This appetite-whetting Penang-style rojak features six ingredients, like crispy fried dough fritters, crunchy turnip and juicy starfruit that pair unexpectedly well with pungent century eggs. They’re even more delicious with a generous coating of Raymond’s tasty sweet-tangy sauce made with “top-grade prawn paste and fresh limes”.
Raymond boils pork bones and prawn shells for four hours to make the concentrated broth that goes into his prawn and pork rib noodles. It's excellent. The light crimson broth is infused with the distinctive sweetness of prawns, and made even more intense with the pork ribs’ full-bodied flavour. Raymond ladles out two fat wild-caught jumbo prawns with two pieces of juicy ribs, kang kong, and offal like intestines for us. Free-flow home-fried lard bits, fried shallots and chilli powder add to this bowl of deliciousness.
Rounding off lunch is Raymond’s homely chendol (the green jelly ‘worms’ are made with mung bean flour and flavoured with pandan leaves). He painstakingly squeezes the jelly through a sieve to create strands. Pity it's a bit stiff and the natural pandan flavouring slightly bitter. The moreish coconut milk, served with fragrant gula melaka and kidney beans, is better. But it doesn’t blow us away like how the prawn noodles did.
BOTTOM LINE: The father-and-son team’s lovingly prepared three-course lunch is great value at $30, considering they don’t skimp on the ingredients used. And you get to hang out with the warm, chatty Raymond, who reminds us of our own grandpa. $–$$$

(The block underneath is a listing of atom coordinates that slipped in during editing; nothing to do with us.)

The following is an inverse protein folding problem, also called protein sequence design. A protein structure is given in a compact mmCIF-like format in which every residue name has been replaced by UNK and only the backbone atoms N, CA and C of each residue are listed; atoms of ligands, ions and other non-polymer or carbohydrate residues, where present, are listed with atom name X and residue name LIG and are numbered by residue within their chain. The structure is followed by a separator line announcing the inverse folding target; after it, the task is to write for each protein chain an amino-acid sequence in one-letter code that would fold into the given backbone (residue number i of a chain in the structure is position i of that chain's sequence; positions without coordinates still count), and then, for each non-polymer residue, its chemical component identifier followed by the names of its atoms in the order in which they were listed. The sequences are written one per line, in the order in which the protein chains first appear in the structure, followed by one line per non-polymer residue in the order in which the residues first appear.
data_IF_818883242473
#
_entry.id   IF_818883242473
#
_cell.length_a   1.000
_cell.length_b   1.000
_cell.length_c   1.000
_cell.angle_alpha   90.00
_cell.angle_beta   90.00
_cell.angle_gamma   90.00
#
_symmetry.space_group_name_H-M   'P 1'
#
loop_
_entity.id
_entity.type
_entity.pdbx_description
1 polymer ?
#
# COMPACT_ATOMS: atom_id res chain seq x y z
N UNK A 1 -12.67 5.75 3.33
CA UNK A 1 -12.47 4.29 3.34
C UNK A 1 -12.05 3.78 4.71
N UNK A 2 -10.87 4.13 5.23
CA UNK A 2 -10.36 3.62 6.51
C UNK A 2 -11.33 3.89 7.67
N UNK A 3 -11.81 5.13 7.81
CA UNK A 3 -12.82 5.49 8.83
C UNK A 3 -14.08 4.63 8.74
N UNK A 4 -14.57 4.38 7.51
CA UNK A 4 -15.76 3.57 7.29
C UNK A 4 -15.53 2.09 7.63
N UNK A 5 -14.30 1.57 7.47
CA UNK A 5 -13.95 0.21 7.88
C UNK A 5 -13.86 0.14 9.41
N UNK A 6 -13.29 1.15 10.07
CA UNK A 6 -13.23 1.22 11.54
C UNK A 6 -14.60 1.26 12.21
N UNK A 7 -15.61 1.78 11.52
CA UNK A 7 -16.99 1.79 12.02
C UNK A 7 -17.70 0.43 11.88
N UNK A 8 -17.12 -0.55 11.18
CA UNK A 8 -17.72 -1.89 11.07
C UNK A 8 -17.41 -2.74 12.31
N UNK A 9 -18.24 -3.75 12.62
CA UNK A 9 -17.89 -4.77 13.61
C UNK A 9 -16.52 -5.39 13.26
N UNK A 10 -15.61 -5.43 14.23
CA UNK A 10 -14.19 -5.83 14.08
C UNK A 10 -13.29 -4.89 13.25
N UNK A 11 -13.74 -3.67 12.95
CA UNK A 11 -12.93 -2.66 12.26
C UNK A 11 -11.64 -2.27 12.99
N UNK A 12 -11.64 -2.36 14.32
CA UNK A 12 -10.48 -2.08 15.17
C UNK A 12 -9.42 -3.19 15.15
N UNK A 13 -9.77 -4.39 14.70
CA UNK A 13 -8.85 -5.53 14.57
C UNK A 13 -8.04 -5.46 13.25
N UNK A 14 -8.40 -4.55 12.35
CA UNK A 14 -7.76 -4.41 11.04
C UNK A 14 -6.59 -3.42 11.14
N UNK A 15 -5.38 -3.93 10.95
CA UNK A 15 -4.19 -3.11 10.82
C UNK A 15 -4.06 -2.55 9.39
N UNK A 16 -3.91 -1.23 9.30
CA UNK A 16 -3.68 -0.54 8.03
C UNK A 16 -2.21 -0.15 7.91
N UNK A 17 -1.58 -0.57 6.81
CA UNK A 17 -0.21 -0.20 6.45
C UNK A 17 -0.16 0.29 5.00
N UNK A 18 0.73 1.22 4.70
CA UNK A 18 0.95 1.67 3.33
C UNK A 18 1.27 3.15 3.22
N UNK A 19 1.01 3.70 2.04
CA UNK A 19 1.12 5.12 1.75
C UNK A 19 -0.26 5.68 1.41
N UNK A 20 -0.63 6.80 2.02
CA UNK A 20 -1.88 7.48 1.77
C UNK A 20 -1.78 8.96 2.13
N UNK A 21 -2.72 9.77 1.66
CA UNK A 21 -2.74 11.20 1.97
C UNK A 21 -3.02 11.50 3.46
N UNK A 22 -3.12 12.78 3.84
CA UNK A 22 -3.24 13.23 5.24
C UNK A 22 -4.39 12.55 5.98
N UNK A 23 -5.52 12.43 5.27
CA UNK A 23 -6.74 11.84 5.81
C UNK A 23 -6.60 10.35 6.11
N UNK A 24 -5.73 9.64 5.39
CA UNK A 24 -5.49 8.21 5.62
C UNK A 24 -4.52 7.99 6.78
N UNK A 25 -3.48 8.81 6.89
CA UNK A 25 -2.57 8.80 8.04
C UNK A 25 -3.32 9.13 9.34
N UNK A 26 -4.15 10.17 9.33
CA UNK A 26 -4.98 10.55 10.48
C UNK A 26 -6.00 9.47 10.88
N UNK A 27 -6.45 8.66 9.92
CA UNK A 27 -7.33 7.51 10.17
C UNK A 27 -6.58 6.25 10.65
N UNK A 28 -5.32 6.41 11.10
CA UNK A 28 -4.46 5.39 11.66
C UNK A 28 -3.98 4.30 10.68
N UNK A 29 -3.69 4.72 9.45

4. The Modern Bibik
Tel: 9875-5128, www.facebook.com/themodernbibik
THE COOK: A former fashion and beauty editor for various women’s mags, Angeline Neo’s initiation into another F&B scene — this time food and beverage — happened two years ago when her friend, a co-owner of Epicurious cafe at Robertson Quay, encouraged her to whip up a few dishes for the restaurant. “One of the most annoying things about dining out is that you always end up paying so much,” explains the 42-year-old single lass and avid home cook. “People should be able to spend time with friends without it being too costly.” Inspired by the supper club concept in London, Angeline, who regularly cooks and entertains at home, decided to replicate it here. “Three-quarters Peranakan”, Angeline credits her love of food to the women in her family, whom she says are great chefs. “I started The Modern Bibik to pay tribute to my late grandmother,” she tells us. “Her philosophy is that if you love somebody, you cook for them. What I do is a cheeky and saucy twist on traditional Peranakan food."